Four wind turbines at the Diavik mine in the Northwest Territories went into operation in September to reduce the mine’s reliance on diesel
| Courtesy of Diavik
Reducing operating costs and careful spending are the orders of the day, as the mining industry braces for a rocky year. Whether for added protection from
volatile commodity markets or just smart business, many miners are looking inwards and tightening their belts. Barrick Gold initiated a company-wide
portfolio review and is committed to reducing costs, which includes the potential sale of its share of African Barrick Gold to China Gold. And Teck
Resources announced in October that it would not only defer more than $1.5 billion in capital spending but also attempt to reduce annual operating costs by
Also in the fall, Vale CFO Luciano Siani said the Brazilian giant would reassess its “low value adding” operations and could halt or divest of mines not
making money. “This is a different approach as, in the past, we privileged volumes over value; we didn’t do this sort of detailed analysis to try to
understand what specific assets are contributing value for shareholders,” he said during an investors’ conference call. “But now we are committed to not
operate those assets which are not value adding.”
Attacking costs from all angles
“We’ve gone through a period of some pretty high commodity prices that have probably allowed companies to slip by a little too easily at times, and we know
this can’t last,” says Otto Schumacher, a mine cost consultant for 30 years and a director with InfoMine USA.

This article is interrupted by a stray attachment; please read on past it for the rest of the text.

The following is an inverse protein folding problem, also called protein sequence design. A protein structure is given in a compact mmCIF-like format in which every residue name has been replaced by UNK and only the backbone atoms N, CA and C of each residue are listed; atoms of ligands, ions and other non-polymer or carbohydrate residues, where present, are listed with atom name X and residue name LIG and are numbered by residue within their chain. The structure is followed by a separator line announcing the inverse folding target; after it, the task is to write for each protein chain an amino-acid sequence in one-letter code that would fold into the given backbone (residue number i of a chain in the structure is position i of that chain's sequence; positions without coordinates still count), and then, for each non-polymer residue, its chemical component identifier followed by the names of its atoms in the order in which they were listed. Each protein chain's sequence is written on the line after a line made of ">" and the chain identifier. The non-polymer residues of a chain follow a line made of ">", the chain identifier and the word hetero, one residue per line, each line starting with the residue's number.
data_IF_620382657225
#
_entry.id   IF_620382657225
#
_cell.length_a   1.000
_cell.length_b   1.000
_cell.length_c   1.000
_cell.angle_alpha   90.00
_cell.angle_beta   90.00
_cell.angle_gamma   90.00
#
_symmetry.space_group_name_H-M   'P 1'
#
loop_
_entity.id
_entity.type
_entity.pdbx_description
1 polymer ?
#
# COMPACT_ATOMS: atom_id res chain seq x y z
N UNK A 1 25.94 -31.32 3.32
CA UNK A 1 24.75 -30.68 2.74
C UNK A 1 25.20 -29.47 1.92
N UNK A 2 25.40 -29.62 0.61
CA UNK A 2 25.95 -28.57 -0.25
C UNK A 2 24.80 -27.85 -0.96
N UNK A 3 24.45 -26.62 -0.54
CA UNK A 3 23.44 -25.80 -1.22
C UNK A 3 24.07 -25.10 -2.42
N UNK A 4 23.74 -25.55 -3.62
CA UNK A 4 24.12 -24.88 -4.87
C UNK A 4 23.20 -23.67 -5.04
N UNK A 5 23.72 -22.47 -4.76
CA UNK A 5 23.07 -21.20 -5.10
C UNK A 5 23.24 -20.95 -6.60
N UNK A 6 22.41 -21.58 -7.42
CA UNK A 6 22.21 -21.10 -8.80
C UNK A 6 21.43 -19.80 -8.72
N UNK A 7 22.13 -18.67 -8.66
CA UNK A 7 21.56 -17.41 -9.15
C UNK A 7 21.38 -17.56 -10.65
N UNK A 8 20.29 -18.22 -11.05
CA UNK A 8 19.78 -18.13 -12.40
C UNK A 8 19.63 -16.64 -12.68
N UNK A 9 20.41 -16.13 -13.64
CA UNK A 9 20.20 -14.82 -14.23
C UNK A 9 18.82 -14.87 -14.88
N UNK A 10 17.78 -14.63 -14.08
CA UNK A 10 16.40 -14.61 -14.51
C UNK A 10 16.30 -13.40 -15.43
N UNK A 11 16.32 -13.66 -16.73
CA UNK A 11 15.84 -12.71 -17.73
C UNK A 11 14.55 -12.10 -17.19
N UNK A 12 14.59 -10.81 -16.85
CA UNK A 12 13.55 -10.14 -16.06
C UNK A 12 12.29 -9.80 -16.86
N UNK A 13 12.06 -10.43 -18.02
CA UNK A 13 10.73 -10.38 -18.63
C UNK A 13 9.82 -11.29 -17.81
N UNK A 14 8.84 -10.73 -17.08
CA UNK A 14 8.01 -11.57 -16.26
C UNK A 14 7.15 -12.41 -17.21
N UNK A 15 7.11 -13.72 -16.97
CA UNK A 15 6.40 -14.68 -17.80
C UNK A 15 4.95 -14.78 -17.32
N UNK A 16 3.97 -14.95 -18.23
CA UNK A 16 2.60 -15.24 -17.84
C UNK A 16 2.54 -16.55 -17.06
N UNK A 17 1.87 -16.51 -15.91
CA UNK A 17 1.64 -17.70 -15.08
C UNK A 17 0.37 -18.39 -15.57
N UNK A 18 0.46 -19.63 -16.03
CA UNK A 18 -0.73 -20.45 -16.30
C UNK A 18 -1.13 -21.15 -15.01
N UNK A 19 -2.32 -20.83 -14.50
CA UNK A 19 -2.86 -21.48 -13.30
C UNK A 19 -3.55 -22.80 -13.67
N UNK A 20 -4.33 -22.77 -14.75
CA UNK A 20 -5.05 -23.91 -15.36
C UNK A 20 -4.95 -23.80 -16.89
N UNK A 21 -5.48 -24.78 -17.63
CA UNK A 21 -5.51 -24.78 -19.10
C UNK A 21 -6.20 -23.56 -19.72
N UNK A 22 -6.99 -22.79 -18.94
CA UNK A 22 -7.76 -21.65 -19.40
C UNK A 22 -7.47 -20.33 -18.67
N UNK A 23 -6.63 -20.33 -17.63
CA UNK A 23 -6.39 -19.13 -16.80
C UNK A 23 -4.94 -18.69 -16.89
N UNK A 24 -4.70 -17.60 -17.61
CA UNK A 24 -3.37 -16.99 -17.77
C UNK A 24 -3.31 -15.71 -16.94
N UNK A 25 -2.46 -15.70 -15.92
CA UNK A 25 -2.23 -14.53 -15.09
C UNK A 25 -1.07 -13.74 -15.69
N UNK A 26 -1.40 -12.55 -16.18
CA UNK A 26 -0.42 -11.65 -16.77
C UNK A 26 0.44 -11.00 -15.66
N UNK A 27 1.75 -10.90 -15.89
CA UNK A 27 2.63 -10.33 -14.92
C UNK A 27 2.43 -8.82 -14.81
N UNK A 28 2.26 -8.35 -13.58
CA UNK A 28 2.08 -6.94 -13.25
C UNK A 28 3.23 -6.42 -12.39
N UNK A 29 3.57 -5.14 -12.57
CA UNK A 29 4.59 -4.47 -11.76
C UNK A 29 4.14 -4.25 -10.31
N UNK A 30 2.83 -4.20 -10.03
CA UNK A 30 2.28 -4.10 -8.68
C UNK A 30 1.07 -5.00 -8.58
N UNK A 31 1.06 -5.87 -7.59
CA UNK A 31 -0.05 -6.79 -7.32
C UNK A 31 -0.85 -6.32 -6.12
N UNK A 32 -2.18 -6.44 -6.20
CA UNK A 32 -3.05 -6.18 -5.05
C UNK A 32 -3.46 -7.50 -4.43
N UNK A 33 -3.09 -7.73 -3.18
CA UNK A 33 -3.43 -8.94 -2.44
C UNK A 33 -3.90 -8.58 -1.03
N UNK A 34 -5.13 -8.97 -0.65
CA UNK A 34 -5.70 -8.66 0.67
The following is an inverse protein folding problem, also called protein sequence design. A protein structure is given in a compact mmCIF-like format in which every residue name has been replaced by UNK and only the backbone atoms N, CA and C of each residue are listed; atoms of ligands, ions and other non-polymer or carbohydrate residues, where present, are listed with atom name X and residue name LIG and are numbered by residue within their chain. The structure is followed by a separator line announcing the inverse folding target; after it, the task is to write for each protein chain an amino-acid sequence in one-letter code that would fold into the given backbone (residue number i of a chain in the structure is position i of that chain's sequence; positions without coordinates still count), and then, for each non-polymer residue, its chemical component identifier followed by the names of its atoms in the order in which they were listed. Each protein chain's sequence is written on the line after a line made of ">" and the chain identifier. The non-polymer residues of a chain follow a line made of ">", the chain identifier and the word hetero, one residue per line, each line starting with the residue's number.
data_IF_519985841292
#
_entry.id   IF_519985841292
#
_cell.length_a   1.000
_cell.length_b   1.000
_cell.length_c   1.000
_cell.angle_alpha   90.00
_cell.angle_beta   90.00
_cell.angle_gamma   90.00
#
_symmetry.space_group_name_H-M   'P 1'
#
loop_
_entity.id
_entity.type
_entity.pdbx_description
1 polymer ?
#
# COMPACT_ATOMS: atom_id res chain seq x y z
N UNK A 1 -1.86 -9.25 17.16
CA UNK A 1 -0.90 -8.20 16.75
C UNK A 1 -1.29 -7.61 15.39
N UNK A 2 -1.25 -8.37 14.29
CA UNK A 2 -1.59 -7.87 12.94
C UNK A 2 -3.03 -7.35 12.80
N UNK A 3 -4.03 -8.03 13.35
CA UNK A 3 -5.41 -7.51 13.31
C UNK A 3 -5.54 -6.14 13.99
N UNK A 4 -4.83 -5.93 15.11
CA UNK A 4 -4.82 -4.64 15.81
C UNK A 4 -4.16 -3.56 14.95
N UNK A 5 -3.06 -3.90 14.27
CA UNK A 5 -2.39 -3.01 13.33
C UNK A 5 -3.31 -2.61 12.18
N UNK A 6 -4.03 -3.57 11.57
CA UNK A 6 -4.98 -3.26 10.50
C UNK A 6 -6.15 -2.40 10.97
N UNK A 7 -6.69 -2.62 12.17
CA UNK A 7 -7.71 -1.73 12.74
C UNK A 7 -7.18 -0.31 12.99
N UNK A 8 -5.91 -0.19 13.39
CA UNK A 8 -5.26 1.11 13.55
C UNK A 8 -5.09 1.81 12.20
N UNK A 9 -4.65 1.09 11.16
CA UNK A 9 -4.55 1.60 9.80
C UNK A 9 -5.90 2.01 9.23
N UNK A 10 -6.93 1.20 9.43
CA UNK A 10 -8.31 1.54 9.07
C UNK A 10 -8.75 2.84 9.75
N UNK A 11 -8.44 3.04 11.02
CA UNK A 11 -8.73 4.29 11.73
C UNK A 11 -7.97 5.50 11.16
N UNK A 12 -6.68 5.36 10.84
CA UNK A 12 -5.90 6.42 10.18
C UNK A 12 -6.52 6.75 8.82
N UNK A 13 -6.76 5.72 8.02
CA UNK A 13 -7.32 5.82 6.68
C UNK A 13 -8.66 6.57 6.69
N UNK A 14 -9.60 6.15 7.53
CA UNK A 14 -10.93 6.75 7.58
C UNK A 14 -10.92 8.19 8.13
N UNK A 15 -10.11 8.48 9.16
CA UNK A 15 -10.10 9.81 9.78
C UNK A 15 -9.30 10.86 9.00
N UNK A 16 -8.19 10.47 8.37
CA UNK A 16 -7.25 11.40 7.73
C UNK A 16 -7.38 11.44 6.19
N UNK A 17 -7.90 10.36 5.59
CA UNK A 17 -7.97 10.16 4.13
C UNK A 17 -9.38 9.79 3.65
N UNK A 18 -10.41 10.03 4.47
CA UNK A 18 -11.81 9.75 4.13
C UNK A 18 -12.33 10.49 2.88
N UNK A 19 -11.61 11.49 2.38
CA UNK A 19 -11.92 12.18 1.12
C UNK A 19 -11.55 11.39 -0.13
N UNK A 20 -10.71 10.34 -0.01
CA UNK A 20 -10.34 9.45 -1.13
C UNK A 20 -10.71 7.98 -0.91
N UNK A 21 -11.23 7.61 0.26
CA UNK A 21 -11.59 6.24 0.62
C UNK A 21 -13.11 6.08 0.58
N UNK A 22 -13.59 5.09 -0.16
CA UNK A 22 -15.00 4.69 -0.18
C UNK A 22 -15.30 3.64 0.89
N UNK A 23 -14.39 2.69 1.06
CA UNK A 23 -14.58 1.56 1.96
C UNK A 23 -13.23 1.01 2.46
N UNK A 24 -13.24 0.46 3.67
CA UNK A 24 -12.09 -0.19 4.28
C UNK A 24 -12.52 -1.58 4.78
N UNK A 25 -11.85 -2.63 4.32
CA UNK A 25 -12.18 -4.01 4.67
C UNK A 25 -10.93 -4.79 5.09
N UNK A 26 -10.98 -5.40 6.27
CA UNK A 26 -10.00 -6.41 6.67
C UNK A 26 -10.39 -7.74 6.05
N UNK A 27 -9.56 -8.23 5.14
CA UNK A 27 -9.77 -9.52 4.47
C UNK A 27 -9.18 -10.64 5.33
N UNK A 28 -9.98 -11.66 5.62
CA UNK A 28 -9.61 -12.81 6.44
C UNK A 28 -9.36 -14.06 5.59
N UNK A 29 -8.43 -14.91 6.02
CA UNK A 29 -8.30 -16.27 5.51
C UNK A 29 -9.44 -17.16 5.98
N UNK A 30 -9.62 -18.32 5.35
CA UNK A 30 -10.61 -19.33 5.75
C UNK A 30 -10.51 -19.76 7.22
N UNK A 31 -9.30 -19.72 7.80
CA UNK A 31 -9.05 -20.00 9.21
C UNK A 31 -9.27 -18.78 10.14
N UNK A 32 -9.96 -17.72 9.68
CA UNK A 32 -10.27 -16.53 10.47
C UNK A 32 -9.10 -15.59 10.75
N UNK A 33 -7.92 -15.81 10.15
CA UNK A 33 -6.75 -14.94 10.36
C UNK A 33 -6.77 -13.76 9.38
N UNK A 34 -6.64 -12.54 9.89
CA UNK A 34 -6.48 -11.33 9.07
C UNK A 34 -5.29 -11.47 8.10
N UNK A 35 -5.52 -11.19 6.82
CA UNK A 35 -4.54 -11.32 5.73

No magic formula exists to break down operation costs, as expenses vary for each individual mine. But generally one third to one half of costs are wrapped
up in personnel, Schumacher says. And while human resources often account for the largest portion of a mine’s expenses, that is a tough place to reduce
costs, since workforces have become leaner in the last 10 to 15 years. Moreover, a smart employee retention strategy is critical for reducing recruitment
and initial training expenses once economic conditions are more favourable. Schumacher said equipment operation costs, including fuel, maintenance and
supply parts for equipment, account for the next largest portion of expenses – around 25 per cent, plus the cost of operators. Schumacher argues that smart
maintenance spending and deployment of personnel are critical to increased productivity.
More and more, companies are examining this area, aiming to decrease equipment downtime and make operations run smoother. The Copper Mountain Mining
Corporation took a maintenance-centred approach at its British Columbia mine that went into operation last year. Jim O’Rourke, the company’s CEO, explained
that the operation diverted money it used to spend on haul truck tires toward road maintenance, which has in turn led to a reduction in tire costs.
To reduce its energy bill, which O’Rourke put at $2 million per month, the company partnered with BC Hydro and its Power Smart program. A full-time
electrical engineer now works on-site, seeking out plant and process inefficiencies. O’Rourke says the mine will soon implement modifications to its ball
mill to reduce energy consumption.
This has been an ongoing focus for Taseko Mines Ltd. at its Gibraltar copper-molybdenum mine – first opened in 1971 and acquired by the company in 1999 –
in south-central B.C.
“Energy efficiency in the 1970s was not a major design consideration,” says Rob Rotzinger, Taseko’s general manager of projects. As part of an upgrading
process, the company replaced its conventional tumbling ball mill in 2009 with a stirred Metso Vertimill, which has reduced energy consumption by roughly
four million kilowatt hours per year, decreasing the grinding circuit’s energy requirements by 35 per cent.
Taseko also receives funding from BC Hydro to employ an on-site energy manager who reviews plants and processes to find efficiencies.
Quebec, Ontario, Manitoba and other provincial utilities offer similar energy conservation partnerships for mines connected to their grids.